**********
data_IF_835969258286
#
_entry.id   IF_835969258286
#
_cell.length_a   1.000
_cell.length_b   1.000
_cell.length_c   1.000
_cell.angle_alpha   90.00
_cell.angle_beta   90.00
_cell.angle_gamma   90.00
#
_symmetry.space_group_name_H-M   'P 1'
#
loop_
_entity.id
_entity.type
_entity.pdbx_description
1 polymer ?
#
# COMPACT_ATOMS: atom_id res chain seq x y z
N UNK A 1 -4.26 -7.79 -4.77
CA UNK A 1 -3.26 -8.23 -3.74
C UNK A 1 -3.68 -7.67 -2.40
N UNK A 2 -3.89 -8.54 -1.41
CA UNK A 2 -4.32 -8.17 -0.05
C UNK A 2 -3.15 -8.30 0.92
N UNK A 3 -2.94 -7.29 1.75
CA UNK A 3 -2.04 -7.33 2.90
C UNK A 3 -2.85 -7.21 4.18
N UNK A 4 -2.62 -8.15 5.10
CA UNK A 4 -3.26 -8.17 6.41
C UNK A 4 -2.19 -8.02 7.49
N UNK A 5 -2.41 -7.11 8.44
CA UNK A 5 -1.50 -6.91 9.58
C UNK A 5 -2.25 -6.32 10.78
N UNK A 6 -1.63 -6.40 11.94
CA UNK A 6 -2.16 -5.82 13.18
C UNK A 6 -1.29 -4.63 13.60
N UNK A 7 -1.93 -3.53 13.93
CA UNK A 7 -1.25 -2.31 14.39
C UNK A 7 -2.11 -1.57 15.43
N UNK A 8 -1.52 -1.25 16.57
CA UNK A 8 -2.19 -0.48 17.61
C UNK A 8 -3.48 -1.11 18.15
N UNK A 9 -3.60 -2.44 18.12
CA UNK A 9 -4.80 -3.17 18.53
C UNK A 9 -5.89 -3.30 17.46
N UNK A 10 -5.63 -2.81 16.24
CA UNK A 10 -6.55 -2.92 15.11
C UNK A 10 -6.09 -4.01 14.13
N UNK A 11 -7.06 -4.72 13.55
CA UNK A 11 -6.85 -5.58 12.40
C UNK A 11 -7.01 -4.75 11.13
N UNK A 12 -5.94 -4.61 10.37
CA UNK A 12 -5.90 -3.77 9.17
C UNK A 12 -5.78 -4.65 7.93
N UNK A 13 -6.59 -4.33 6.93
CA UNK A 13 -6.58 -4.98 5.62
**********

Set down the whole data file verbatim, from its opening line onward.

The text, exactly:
data_IF_835969258286
#
_entry.id   IF_835969258286
#
_cell.length_a   1.000
_cell.length_b   1.000
_cell.length_c   1.000
_cell.angle_alpha   90.00
_cell.angle_beta   90.00
_cell.angle_gamma   90.00
#
_symmetry.space_group_name_H-M   'P 1'
#
loop_
_entity.id
_entity.type
_entity.pdbx_description
1 polymer ?
#
# COMPACT_ATOMS: atom_id res chain seq x y z
N UNK A 1 -4.26 -7.79 -4.77
CA UNK A 1 -3.26 -8.23 -3.74
C UNK A 1 -3.68 -7.67 -2.40
N UNK A 2 -3.89 -8.54 -1.41
CA UNK A 2 -4.32 -8.17 -0.05
C UNK A 2 -3.15 -8.30 0.92
N UNK A 3 -2.94 -7.29 1.75
CA UNK A 3 -2.04 -7.33 2.90
C UNK A 3 -2.85 -7.21 4.18
N UNK A 4 -2.62 -8.15 5.10
CA UNK A 4 -3.26 -8.17 6.41
C UNK A 4 -2.19 -8.02 7.49
N UNK A 5 -2.41 -7.11 8.44
CA UNK A 5 -1.50 -6.91 9.58
C UNK A 5 -2.25 -6.32 10.78
N UNK A 6 -1.63 -6.40 11.94
CA UNK A 6 -2.16 -5.82 13.18
C UNK A 6 -1.29 -4.63 13.60
N UNK A 7 -1.93 -3.53 13.93
CA UNK A 7 -1.25 -2.31 14.39
C UNK A 7 -2.11 -1.57 15.43
N UNK A 8 -1.52 -1.25 16.57
CA UNK A 8 -2.19 -0.48 17.61
C UNK A 8 -3.48 -1.11 18.15
N UNK A 9 -3.60 -2.44 18.12
CA UNK A 9 -4.80 -3.17 18.53
C UNK A 9 -5.89 -3.30 17.46
N UNK A 10 -5.63 -2.81 16.24
CA UNK A 10 -6.55 -2.92 15.11
C UNK A 10 -6.09 -4.01 14.13
N UNK A 11 -7.06 -4.72 13.55
CA UNK A 11 -6.85 -5.58 12.40
C UNK A 11 -7.01 -4.75 11.13
N UNK A 12 -5.94 -4.61 10.37
CA UNK A 12 -5.90 -3.77 9.17
C UNK A 12 -5.78 -4.65 7.93
N UNK A 13 -6.59 -4.33 6.93
CA UNK A 13 -6.58 -4.98 5.62